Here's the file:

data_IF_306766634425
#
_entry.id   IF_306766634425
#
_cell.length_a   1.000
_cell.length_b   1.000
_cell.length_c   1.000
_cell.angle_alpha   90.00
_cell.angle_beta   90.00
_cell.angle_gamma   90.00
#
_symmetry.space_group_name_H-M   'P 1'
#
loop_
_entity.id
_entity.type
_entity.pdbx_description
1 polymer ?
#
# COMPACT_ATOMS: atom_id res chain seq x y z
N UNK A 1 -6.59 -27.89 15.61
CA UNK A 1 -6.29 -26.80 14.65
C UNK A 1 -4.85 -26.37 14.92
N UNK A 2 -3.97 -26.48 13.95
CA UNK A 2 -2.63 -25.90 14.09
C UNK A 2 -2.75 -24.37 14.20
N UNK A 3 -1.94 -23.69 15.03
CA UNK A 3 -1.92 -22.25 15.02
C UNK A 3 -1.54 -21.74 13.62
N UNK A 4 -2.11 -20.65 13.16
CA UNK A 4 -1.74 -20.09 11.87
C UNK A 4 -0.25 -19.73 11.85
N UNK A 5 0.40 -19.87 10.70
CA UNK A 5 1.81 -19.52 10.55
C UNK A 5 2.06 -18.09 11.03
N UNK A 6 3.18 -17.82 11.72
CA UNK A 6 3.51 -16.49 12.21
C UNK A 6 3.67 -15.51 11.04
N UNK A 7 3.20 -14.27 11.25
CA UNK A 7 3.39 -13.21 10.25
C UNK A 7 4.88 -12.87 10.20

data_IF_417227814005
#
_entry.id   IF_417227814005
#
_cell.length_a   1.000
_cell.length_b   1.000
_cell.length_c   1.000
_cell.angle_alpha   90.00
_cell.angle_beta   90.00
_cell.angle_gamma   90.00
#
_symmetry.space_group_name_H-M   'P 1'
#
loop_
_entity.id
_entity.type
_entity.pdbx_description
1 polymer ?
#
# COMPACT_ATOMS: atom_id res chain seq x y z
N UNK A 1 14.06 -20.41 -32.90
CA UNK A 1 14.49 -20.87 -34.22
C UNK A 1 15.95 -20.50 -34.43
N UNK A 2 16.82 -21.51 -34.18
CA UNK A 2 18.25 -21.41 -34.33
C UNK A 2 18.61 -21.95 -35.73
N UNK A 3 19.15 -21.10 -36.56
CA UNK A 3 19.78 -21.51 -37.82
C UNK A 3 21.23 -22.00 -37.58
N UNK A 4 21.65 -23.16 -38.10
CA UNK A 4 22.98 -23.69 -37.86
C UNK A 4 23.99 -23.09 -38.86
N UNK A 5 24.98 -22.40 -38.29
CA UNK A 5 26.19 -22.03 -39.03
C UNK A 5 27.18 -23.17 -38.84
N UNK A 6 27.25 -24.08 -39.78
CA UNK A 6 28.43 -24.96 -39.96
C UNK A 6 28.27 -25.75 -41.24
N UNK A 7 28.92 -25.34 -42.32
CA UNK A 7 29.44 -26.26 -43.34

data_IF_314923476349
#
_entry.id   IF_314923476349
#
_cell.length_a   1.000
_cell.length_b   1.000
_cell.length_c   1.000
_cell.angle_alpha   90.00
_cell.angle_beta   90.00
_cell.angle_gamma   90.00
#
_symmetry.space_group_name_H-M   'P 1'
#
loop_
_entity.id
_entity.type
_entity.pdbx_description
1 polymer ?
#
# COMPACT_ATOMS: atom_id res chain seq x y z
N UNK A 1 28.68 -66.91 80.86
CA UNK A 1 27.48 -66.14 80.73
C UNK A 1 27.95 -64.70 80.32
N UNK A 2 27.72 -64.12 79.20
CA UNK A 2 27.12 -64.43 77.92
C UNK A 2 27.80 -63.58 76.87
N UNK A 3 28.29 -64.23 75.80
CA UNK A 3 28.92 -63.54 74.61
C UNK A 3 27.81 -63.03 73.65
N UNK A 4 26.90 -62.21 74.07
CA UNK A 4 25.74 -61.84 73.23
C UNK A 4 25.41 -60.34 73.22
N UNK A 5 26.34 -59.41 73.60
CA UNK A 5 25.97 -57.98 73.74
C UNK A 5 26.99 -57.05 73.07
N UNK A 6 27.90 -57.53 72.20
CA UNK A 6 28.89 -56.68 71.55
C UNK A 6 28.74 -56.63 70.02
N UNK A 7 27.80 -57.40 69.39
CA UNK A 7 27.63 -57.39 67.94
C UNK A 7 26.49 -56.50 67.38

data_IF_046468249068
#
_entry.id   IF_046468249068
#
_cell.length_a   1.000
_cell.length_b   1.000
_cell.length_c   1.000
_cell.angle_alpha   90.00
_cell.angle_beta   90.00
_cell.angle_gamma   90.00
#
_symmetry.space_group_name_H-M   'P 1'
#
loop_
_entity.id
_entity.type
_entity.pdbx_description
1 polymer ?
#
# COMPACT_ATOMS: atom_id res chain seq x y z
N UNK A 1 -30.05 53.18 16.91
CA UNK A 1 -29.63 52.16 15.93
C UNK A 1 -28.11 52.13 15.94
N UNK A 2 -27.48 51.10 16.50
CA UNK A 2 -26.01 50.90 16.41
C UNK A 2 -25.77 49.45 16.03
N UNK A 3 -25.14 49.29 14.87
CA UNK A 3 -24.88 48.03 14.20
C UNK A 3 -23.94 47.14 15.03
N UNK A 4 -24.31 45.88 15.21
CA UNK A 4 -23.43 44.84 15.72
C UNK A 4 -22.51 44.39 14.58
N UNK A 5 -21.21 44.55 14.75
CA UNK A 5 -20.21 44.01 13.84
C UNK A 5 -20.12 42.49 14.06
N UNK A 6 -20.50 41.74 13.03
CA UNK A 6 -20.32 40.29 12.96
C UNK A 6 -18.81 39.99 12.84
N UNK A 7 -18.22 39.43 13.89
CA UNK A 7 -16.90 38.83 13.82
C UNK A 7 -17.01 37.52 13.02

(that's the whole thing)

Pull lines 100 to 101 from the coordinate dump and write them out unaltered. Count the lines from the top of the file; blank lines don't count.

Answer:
#
# COMPACT_ATOMS: atom_id res chain seq x y z